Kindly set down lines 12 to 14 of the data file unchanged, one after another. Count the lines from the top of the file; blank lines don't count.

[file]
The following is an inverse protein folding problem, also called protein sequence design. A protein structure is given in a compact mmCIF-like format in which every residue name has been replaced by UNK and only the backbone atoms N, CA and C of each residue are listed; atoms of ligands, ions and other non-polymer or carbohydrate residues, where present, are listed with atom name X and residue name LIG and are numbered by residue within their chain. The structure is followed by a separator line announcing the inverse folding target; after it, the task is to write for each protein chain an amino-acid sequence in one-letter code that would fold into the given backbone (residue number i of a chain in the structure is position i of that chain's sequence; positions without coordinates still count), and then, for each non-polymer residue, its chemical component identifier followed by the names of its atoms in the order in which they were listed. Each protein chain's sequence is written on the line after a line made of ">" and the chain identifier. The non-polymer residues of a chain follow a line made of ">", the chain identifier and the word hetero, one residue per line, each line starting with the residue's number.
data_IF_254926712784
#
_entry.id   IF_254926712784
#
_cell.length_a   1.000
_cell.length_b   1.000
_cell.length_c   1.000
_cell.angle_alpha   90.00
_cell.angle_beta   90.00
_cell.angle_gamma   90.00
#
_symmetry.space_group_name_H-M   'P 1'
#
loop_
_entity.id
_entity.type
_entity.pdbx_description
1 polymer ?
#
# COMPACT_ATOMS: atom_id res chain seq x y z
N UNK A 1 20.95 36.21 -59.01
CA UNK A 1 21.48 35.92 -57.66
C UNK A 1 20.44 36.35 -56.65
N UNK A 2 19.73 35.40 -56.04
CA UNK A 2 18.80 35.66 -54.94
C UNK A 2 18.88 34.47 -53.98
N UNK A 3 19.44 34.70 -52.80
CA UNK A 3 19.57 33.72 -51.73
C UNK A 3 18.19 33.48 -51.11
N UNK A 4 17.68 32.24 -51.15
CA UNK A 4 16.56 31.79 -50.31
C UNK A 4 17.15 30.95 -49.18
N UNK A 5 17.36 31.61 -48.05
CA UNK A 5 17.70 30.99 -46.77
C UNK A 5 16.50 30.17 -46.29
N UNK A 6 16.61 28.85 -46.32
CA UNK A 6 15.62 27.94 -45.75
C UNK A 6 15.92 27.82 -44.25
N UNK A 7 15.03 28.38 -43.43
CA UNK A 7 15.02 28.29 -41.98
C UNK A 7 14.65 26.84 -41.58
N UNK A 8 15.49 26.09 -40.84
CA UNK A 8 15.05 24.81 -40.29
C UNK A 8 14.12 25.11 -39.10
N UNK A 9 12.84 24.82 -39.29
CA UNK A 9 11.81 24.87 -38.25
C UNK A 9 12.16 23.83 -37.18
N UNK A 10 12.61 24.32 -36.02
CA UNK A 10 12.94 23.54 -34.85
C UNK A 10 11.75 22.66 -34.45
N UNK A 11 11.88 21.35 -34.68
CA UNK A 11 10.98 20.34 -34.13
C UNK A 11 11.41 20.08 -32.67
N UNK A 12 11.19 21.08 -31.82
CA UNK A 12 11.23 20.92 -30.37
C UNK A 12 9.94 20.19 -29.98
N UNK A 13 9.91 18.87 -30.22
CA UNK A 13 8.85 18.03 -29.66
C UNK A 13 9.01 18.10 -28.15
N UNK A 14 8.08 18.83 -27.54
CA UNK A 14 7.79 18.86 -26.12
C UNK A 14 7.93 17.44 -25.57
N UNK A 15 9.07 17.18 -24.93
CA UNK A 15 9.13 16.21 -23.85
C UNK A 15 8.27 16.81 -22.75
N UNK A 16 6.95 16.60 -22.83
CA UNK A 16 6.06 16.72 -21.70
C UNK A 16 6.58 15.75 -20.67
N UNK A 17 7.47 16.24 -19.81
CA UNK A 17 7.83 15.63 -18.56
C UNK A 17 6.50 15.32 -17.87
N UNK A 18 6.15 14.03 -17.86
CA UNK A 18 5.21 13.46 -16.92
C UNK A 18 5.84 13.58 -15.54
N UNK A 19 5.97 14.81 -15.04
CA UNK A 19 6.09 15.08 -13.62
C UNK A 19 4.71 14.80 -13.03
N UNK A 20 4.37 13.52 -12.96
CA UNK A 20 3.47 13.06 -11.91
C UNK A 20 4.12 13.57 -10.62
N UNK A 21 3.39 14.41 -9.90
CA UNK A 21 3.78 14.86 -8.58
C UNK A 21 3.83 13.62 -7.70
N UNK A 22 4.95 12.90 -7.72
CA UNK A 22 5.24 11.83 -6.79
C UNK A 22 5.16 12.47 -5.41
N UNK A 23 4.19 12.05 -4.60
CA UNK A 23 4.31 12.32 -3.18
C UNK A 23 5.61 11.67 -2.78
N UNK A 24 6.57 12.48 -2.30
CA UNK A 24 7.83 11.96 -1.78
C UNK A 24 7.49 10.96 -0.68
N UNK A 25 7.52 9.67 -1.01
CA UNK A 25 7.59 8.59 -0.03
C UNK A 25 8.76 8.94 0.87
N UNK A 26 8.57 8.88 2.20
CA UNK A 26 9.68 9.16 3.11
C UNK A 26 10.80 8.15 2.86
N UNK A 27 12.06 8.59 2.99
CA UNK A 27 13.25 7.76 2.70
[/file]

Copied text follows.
#
_symmetry.space_group_name_H-M   'P 1'
#